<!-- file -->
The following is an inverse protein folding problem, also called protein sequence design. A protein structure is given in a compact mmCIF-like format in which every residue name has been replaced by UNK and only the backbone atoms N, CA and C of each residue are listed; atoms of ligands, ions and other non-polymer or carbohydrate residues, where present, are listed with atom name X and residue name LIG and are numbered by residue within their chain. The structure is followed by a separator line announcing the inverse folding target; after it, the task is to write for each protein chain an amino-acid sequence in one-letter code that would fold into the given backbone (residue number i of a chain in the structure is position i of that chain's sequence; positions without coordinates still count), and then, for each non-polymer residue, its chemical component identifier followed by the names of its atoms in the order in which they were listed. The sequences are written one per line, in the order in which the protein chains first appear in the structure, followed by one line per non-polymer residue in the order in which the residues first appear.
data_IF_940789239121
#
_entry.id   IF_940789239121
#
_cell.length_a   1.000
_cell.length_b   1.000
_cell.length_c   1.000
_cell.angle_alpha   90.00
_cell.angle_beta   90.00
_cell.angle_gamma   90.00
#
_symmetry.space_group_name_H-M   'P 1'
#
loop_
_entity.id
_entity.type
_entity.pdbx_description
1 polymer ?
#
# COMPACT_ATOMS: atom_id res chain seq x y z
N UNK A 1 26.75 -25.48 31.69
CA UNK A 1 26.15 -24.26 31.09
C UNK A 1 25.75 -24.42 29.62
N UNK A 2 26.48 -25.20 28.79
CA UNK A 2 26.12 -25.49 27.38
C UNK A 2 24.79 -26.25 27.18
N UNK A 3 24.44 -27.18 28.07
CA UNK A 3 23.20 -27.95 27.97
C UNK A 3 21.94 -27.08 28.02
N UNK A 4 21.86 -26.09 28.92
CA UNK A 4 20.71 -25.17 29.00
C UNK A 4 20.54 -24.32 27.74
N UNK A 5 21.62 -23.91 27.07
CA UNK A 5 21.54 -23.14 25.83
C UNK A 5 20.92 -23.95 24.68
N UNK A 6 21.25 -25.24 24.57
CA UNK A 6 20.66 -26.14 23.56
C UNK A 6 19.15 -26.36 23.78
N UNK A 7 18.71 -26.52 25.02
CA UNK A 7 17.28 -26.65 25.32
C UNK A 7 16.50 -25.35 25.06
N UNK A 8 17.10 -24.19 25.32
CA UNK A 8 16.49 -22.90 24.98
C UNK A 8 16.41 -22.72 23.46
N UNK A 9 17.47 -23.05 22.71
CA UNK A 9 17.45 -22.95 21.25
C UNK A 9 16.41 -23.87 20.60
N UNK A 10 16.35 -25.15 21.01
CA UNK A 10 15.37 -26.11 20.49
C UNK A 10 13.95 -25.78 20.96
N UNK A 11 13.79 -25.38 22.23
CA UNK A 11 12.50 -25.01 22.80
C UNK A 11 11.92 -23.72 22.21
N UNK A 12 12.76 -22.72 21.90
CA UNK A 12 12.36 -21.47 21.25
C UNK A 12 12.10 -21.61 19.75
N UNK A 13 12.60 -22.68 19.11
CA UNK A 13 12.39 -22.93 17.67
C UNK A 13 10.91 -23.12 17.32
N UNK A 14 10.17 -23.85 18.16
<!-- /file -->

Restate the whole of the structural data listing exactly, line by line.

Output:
The following is an inverse protein folding problem, also called protein sequence design. A protein structure is given in a compact mmCIF-like format in which every residue name has been replaced by UNK and only the backbone atoms N, CA and C of each residue are listed; atoms of ligands, ions and other non-polymer or carbohydrate residues, where present, are listed with atom name X and residue name LIG and are numbered by residue within their chain. The structure is followed by a separator line announcing the inverse folding target; after it, the task is to write for each protein chain an amino-acid sequence in one-letter code that would fold into the given backbone (residue number i of a chain in the structure is position i of that chain's sequence; positions without coordinates still count), and then, for each non-polymer residue, its chemical component identifier followed by the names of its atoms in the order in which they were listed. The sequences are written one per line, in the order in which the protein chains first appear in the structure, followed by one line per non-polymer residue in the order in which the residues first appear.
data_IF_940789239121
#
_entry.id   IF_940789239121
#
_cell.length_a   1.000
_cell.length_b   1.000
_cell.length_c   1.000
_cell.angle_alpha   90.00
_cell.angle_beta   90.00
_cell.angle_gamma   90.00
#
_symmetry.space_group_name_H-M   'P 1'
#
loop_
_entity.id
_entity.type
_entity.pdbx_description
1 polymer ?
#
# COMPACT_ATOMS: atom_id res chain seq x y z
N UNK A 1 26.75 -25.48 31.69
CA UNK A 1 26.15 -24.26 31.09
C UNK A 1 25.75 -24.42 29.62
N UNK A 2 26.48 -25.20 28.79
CA UNK A 2 26.12 -25.49 27.38
C UNK A 2 24.79 -26.25 27.18
N UNK A 3 24.44 -27.18 28.07
CA UNK A 3 23.20 -27.95 27.97
C UNK A 3 21.94 -27.08 28.02
N UNK A 4 21.86 -26.09 28.92
CA UNK A 4 20.71 -25.17 29.00
C UNK A 4 20.54 -24.32 27.74
N UNK A 5 21.62 -23.91 27.07
CA UNK A 5 21.54 -23.14 25.83
C UNK A 5 20.92 -23.95 24.68
N UNK A 6 21.25 -25.24 24.57
CA UNK A 6 20.66 -26.14 23.56
C UNK A 6 19.15 -26.36 23.78
N UNK A 7 18.71 -26.52 25.02
CA UNK A 7 17.28 -26.65 25.32
C UNK A 7 16.50 -25.35 25.06
N UNK A 8 17.10 -24.19 25.32
CA UNK A 8 16.49 -22.90 24.98
C UNK A 8 16.41 -22.72 23.46
N UNK A 9 17.47 -23.05 22.71
CA UNK A 9 17.45 -22.95 21.25
C UNK A 9 16.41 -23.87 20.60
N UNK A 10 16.35 -25.15 21.01
CA UNK A 10 15.37 -26.11 20.49
C UNK A 10 13.95 -25.78 20.96
N UNK A 11 13.79 -25.38 22.23
CA UNK A 11 12.50 -25.01 22.80
C UNK A 11 11.92 -23.72 22.21
N UNK A 12 12.76 -22.72 21.90
CA UNK A 12 12.36 -21.47 21.25
C UNK A 12 12.10 -21.61 19.75
N UNK A 13 12.60 -22.68 19.11
CA UNK A 13 12.39 -22.93 17.67
C UNK A 13 10.91 -23.12 17.32
N UNK A 14 10.17 -23.85 18.16